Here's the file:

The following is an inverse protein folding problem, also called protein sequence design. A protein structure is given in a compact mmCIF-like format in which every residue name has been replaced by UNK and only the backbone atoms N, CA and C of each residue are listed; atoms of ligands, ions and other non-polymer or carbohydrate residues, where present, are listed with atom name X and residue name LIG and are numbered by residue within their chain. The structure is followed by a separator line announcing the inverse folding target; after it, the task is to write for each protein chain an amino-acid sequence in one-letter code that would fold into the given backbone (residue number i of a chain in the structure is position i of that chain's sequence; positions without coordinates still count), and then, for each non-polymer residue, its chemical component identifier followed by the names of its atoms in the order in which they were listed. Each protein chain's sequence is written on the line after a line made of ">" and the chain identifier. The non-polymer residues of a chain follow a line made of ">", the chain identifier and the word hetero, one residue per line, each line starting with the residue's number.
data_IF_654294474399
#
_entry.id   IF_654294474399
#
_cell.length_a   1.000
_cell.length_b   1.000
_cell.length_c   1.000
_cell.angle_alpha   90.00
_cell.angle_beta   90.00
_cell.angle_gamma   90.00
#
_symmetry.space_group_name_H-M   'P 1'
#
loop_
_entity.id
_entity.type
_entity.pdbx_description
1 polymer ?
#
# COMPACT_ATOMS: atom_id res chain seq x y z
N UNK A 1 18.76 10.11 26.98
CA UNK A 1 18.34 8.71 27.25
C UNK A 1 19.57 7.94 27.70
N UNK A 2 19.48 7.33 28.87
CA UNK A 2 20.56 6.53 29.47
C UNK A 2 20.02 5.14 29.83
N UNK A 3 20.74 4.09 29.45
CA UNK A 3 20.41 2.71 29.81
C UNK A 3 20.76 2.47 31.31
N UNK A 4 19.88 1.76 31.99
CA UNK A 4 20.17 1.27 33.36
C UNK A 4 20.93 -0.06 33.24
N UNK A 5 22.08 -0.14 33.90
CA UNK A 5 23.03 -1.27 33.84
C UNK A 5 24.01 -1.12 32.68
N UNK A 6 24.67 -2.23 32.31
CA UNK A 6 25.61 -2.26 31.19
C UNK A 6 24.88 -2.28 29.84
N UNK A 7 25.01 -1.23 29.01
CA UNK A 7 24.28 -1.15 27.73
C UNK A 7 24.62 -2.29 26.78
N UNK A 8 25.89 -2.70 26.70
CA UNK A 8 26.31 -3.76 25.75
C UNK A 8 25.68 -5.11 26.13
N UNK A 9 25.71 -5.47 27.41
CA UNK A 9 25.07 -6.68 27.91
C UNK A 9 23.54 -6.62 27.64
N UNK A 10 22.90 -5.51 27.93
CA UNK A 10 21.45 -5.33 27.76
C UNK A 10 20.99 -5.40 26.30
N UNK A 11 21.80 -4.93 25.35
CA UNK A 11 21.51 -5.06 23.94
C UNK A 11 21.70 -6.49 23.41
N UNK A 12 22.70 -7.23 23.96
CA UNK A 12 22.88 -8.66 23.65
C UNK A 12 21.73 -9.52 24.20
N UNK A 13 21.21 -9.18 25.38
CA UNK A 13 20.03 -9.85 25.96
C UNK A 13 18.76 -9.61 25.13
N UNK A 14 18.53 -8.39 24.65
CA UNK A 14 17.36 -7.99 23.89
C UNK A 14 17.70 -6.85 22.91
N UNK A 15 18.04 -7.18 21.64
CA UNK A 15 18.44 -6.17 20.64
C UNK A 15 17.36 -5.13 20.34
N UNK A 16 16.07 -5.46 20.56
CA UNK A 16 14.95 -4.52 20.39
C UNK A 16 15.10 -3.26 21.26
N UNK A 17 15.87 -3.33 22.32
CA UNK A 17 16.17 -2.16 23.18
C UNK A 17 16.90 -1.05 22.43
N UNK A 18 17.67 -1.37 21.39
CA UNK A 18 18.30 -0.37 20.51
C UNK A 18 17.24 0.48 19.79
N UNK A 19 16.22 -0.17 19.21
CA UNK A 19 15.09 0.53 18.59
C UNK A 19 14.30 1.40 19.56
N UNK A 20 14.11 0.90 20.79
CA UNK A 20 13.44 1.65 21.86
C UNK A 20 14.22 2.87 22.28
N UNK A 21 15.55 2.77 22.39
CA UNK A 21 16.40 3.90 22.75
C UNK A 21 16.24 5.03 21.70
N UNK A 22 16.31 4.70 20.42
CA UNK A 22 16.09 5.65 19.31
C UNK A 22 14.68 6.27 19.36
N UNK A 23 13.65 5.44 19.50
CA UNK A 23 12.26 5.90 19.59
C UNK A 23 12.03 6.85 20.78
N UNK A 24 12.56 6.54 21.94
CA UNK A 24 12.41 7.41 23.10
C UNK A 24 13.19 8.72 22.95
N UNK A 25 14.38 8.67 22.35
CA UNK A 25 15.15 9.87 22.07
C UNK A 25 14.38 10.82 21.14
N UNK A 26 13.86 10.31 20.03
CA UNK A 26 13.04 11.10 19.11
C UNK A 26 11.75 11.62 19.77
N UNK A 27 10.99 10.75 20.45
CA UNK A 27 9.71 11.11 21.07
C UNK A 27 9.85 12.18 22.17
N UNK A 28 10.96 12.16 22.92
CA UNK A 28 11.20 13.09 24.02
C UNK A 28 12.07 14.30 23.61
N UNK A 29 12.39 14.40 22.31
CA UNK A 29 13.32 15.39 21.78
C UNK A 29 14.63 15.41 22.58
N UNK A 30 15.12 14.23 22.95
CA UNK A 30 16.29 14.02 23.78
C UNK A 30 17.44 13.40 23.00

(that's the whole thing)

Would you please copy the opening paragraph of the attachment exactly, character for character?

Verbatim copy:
The following is an inverse protein folding problem, also called protein sequence design. A protein structure is given in a compact mmCIF-like format in which every residue name has been replaced by UNK and only the backbone atoms N, CA and C of each residue are listed; atoms of ligands, ions and other non-polymer or carbohydrate residues, where present, are listed with atom name X and residue name LIG and are numbered by residue within their chain. The structure is followed by a separator line announcing the inverse folding target; after it, the task is to write for each protein chain an amino-acid sequence in one-letter code that would fold into the given backbone (residue number i of a chain in the structure is position i of that chain's sequence; positions without coordinates still count), and then, for each non-polymer residue, its chemical component identifier followed by the names of its atoms in the order in which they were listed. Each protein chain's sequence is written on the line after a line made of ">" and the chain identifier. The non-polymer residues of a chain follow a line made of ">", the chain identifier and the word hetero, one residue per line, each line starting with the residue's number.